Meron Mezgebe, Mercer University College of Pharmacy
Clinical exome and genome sequencing has been shown to provide advantages in molecular diagnosing to patients with rare genetic events and new mutations. Results presented in whole genome sequencing (WGS) provide more complex results than simpler gene- or gene panel-based testing.  With the limited access to genetic professionals, non-geneticist physicians and primary care physicians (PCPs) can present genomic information to patients. A study found that physicians appear underprepared, and perceived that they lack sufficient knowledge and confidence to incorporate genomic testing and pharmacogenetics testing into practice.  Furthermore, a qualitative analysis found PCPs to be concerned about their general genomic knowledge. 
Evaluation of highly heritable conditions , prenatal screening , and cancer treatment  through genome sequencing has been shown to be beneficial. However, the risk of anxiety and unnecessary medical costs might outweigh the benefits of sequencing for healthy individuals. 
|The Impact of Whole-Genome Sequencing on the Primary Care and Outcomes of Healthy Adult Patients |
|Design||Pilot, randomized trial; N= 100|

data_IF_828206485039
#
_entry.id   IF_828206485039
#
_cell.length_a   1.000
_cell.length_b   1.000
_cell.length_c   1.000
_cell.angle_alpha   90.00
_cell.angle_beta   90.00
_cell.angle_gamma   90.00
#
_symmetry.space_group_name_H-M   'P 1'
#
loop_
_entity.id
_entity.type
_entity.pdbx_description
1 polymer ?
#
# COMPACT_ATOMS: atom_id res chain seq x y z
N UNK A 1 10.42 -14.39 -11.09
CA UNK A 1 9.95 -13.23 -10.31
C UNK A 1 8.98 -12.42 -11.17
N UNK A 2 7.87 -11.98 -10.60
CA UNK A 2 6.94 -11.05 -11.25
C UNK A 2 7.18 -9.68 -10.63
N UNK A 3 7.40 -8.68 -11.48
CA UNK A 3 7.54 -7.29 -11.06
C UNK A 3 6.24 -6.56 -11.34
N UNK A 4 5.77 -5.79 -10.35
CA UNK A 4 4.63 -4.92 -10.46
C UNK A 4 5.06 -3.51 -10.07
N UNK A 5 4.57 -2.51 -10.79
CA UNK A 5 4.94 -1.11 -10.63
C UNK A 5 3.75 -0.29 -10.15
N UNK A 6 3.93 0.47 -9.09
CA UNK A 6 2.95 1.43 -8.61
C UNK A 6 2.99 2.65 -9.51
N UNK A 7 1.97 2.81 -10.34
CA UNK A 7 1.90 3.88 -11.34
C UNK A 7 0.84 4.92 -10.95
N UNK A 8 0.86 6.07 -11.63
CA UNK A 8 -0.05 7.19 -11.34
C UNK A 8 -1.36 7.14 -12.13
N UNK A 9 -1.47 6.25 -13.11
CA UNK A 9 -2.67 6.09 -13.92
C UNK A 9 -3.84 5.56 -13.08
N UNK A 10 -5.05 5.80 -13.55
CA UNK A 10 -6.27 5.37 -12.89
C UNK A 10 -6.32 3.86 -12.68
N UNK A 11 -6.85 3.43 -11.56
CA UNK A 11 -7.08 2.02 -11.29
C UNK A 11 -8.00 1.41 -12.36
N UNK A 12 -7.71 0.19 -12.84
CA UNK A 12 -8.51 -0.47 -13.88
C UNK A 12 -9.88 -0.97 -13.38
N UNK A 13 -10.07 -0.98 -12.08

|Objective||To describe the effect on clinical care and outcomes of adding whole-genome sequencing (WGS) to standardized family history (FH) assessment in primary care|
|Study Groups||FH alone (FH group; n= 50); FH in combination with an interpreted WGS report (FH + WGS group; n= 50)|
|Methods||Individual email outreach and presentations were used to recruit a convenience sample of nine primary care physicians (PCPs) from one academic network of outpatient practices. Approximately 10 patients were recruited per PCP. Before enrolling patients, the PCP participants had a brief educational course on the genome report.
Patients 40-65 years old, with no history of cardiovascular disease or diabetes mellitus and deemed generally health by their PCP were eligible for inclusion.
At the baseline visit, all patients reported FH using a modified version of the U.S. Surgeon Generals My Family Health Portrait Web Tool and had a sham blood draw (FH group) or a blood draw for WGS (FH + WGS group). The PCP received the pedigree resulting from the FH web tool for all patients, and the interpreted WGS report for the FH + WGS group.
|Primary Outcome Measure||Effect in health care use, anxiety, depression, perceived health and health behaviors when WGS is added to FH|
|Study Author Conclusions||WGS may prompt additional clinical actions without evidence of short-term distress or clinical utility. Furthermore, some PCPs can manage the results appropriately.|
This study used a standardized design, validated instruments, and electronic health record data to assess medical care. The limitations include a small sample size with limited ancestral, geographic and socioeconomic diversity. This research supports the inclusion of WGS in primary care visits for healthy individuals by PCPs.
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